What you need to know:
- Kenya Simba coach Odera reckons that the skill-set, versatility and guile of the much praised Kubu at fly half position is just what Kenya needed in their World Cup qualifier campaign
- The Fijian-born rugby player first came to Kenya in 2014 with Samurai International for the Safari Sevens and was the convinced to stay by Kabras Sugar Rugby thinking he would be in the country for a short stint only to, not only stay longer, but get citizenship and become a key figure in the national team set-up
Jone Kubu is simply a joy to watch when he steps up at the tee or when splitting apart some of the meanest defences.
When the kicking maestro unleashes the ball from the tee, it embarks on a projectile motion that ends up passing in between the sticks.
It’s no wonder that the five penalties that the Fijian-born Kubu nailed including two from 40m, and two conversions, drove their fanatical fans into frenzy at the Bullring, Kakamega on March 12.
It’s a feat that spurred Kabras Sugar Rugby Club to their second Kenya Cup victory, and their first since 2016, as they beat Menengai Oilers 34-28 in the memorable final.
To cap it all, besides being declared man-of-the-match, Kubu emerged the 2021/22 Kenya Cup season top try scorer, having crossed the line seven times.
Kabra Sugar had been to four successive Kenya Cup finals, coming up short until this year.
Things were different this time around with Kubu, who operates at fly half and fullback, stepping up to score 19 points in the nerve-racking final.
Kubu has been at the centre of Kabras’ rise, steering the club into its first ever Kenya Cup victory in 2016 before recapturing the title this season and maiden Enterprise Cup in 2019.
Kubu has laid bare his talent and skills since joining Kabras in 2015.
It’s the performance that finally landed him what he has been dreaming of over the last three years -- acquiring Kenyan citizenship to finally earn the Kenya Simbas call up in May last year.
“Getting Kenyan citizenship was stressful,” notes Kubu, who was planning to return to Fiji permanently at the end of the 2021 season after it proved impossible to play for Kenya.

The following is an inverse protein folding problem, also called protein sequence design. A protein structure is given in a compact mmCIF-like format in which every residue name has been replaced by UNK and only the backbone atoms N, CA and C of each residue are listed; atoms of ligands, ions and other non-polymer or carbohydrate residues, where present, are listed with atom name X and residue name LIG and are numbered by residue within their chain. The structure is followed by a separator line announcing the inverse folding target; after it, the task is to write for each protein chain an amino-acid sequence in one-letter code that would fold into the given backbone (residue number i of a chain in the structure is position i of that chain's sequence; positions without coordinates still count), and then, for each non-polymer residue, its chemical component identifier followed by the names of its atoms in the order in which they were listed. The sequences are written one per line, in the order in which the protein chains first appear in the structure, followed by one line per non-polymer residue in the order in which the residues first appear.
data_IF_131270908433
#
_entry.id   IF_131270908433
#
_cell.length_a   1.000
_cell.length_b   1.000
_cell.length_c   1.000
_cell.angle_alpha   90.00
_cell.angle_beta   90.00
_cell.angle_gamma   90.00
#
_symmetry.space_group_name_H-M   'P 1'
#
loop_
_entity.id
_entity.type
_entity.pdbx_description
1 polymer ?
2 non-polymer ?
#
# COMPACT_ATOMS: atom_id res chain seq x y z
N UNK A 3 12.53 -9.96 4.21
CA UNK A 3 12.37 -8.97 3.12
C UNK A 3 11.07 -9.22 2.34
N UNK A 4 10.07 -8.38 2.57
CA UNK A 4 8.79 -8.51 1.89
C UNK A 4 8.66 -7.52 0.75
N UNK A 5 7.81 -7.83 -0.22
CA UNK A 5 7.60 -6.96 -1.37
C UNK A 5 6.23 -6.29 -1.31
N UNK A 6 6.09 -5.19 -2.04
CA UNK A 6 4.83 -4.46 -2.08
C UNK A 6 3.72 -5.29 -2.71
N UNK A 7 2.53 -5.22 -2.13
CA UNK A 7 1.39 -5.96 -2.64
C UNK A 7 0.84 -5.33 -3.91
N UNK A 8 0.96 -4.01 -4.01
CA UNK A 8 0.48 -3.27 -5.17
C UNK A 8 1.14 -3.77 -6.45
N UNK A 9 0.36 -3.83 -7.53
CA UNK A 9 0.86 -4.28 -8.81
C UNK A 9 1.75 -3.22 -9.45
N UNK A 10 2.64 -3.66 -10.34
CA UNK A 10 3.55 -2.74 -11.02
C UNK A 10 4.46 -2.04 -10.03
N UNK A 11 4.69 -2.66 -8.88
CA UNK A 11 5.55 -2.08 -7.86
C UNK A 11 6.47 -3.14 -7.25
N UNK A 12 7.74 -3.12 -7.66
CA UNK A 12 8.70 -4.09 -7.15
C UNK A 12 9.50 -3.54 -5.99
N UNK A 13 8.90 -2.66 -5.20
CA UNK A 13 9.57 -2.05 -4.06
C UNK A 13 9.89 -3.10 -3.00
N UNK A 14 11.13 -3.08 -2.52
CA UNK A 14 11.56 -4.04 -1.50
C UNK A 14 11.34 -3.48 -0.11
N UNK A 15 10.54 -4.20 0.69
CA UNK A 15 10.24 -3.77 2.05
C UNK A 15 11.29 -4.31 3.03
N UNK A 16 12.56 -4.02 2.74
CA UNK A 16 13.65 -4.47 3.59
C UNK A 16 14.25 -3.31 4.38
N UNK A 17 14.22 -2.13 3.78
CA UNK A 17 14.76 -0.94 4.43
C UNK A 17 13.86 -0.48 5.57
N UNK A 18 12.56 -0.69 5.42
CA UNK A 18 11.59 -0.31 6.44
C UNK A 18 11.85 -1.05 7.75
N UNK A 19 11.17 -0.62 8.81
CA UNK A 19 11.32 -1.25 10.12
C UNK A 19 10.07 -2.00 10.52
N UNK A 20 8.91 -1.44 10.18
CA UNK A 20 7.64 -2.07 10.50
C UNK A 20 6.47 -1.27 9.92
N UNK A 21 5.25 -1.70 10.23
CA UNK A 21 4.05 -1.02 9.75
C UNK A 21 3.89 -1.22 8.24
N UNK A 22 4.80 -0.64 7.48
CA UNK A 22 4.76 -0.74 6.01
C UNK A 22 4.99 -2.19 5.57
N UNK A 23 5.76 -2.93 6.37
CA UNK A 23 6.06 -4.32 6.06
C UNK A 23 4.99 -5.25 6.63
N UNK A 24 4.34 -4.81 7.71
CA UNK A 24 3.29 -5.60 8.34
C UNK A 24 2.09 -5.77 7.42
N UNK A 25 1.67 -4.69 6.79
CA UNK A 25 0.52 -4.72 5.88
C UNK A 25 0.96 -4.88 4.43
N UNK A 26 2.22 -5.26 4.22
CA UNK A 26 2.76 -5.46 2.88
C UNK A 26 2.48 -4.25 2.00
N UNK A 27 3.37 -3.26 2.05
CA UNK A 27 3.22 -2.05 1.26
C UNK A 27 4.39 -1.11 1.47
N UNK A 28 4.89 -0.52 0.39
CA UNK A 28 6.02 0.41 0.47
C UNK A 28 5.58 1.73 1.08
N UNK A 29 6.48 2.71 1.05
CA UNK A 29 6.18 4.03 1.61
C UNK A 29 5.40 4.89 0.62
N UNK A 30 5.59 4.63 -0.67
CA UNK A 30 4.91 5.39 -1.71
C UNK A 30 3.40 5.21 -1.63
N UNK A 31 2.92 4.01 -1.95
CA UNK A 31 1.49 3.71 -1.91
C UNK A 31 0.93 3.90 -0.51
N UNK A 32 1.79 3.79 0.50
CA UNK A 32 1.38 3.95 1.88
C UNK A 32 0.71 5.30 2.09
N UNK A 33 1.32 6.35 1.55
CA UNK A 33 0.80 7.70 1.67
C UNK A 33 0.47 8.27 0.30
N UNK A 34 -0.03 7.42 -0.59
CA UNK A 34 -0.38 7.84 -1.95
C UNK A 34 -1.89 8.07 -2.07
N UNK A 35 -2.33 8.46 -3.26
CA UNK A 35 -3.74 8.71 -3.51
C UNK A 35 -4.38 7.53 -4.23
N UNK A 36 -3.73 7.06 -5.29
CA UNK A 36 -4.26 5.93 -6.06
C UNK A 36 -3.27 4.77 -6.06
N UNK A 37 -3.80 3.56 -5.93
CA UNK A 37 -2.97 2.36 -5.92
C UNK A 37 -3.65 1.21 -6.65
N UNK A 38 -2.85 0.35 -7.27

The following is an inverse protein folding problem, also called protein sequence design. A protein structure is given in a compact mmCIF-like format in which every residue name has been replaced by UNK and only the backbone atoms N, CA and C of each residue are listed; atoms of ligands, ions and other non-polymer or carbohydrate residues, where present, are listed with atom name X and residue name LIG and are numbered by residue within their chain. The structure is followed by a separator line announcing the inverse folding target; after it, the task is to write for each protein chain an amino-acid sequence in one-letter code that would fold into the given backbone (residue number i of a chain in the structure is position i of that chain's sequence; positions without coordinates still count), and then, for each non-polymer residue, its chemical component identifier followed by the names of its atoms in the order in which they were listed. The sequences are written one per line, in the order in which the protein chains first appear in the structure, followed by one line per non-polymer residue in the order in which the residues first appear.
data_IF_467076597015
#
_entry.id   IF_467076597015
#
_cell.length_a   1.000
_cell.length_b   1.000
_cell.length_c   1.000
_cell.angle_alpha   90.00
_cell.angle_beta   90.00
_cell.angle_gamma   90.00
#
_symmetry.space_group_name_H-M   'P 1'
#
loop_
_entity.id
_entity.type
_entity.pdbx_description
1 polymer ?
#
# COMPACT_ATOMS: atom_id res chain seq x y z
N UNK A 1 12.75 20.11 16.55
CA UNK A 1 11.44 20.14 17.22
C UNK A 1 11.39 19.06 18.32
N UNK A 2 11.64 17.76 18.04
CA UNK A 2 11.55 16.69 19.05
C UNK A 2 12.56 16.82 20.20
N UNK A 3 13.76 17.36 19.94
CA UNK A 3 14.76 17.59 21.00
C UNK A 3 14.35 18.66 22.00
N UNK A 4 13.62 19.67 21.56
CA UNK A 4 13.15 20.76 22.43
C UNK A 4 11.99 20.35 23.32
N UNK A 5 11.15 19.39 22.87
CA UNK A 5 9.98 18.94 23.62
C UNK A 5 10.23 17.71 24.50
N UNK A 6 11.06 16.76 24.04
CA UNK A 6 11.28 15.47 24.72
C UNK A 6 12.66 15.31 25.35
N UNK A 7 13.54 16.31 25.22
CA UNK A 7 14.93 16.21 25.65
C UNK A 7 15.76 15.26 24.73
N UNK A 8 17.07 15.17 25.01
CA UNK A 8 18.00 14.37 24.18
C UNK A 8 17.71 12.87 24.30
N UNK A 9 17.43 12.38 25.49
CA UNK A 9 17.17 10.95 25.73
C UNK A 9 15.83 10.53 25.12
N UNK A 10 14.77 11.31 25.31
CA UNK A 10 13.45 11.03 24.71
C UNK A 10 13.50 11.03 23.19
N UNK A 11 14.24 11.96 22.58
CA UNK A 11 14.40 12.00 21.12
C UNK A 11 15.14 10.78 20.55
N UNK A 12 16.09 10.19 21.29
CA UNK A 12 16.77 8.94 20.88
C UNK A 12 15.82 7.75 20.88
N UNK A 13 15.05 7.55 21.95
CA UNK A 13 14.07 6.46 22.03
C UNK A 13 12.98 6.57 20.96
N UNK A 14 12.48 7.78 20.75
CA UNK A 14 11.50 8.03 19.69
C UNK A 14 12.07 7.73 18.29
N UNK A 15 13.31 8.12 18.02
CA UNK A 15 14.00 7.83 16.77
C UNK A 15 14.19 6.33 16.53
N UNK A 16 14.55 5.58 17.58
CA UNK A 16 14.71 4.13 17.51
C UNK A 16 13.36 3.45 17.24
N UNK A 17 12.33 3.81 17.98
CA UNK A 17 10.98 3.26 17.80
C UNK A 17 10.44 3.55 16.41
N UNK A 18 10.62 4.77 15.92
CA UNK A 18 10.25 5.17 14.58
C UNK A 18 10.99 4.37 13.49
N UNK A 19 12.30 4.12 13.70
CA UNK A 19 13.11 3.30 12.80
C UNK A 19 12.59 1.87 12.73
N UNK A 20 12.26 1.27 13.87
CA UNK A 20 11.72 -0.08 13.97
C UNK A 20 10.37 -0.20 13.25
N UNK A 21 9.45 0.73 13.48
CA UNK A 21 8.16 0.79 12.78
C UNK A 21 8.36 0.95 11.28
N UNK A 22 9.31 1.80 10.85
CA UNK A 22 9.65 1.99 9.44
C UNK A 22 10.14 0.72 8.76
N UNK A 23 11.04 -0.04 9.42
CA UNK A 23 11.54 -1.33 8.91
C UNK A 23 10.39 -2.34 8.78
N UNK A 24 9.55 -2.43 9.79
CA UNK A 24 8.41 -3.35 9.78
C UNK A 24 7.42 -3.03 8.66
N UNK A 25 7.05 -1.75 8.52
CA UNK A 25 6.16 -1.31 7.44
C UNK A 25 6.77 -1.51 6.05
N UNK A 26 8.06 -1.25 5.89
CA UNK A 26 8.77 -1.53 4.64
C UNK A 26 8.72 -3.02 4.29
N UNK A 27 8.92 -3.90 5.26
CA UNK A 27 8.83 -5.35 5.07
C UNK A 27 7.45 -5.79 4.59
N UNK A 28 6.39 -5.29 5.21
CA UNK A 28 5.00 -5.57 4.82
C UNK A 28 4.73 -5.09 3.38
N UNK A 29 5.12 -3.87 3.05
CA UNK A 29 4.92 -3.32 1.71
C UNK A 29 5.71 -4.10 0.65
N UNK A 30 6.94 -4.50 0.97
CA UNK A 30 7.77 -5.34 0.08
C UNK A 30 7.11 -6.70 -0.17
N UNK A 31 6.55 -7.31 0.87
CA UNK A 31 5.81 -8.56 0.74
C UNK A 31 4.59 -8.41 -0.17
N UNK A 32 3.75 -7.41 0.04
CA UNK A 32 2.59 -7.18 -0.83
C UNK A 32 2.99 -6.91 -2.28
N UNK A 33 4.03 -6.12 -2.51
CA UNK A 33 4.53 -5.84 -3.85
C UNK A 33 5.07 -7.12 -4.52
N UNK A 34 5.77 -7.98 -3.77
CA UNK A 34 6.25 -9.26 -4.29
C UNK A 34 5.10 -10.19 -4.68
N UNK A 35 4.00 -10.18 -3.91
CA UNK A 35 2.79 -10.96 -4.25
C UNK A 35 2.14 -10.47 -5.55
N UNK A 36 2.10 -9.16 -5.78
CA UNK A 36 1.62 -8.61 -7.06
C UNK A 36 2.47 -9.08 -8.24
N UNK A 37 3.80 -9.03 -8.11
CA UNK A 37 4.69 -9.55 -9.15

Then things changed for the better.
Kenya Simbas head coach Paul Odera picked Kubu in his squad where he would feature prominently in the first round of the 2023 Rugby World Cup qualifier held July 3-11 last year against Senegal and Zambia.
Kenya qualified for the next phase of the Africa Qualifiers that will be held in the French cities of Marseille and Aix-en-Provence from July 1 to 10.
Kubu has also been on the radar of the Kenya Sevens head coach Innocent “Namcos” Simiyu.
The Fijian could be up for selection for the 2022 Rugby World Cup Sevens due on September 9 to 11 in Cape Town, South Africa.
“I have been playing here for more than five years and I think it was the right time. It would have been a bit hard contesting for spots in the national 15s and sevens teams in Fiji because of the enormous talent there,” said Kubu.
The 27-year-old Kubu was eligible to play for Kenya after meeting the minimum requirement of three years of residing in the country and featuring for a Kenyan club.
When Odera picked him for the first time in May last year, the tactician knew he had found the missing link that perhaps had hindered the Simbas’ performance at the top level.
Having monitored Kubu for several years, Odera notes that the Fijian-born player is what the country has been missing for several years.
While likening Kubu to some of the legendary players Kenya has produced like Absalom “Bimbo” Mutere, Sammy Khakhame, Michael “Tank” Otieno, Dave Evans and Evans Vitisia, Otieno said Kubu has rare and unique rugby qualities that make him such a special player.
“The country had laboured to fill in their shoes some of these legends left but we now have an answer,” said Odera.
Odera marvelled at how Kubu could see the whole field and play his game accordingly.
“Before getting hold of the ball, Kubu is a player, who already has crafted two or three moves. That is an ability few players possess.”
Odera said it was rare to find a "triple-threat" player like Kubu, who can side-step, pass, kick and also tackle well.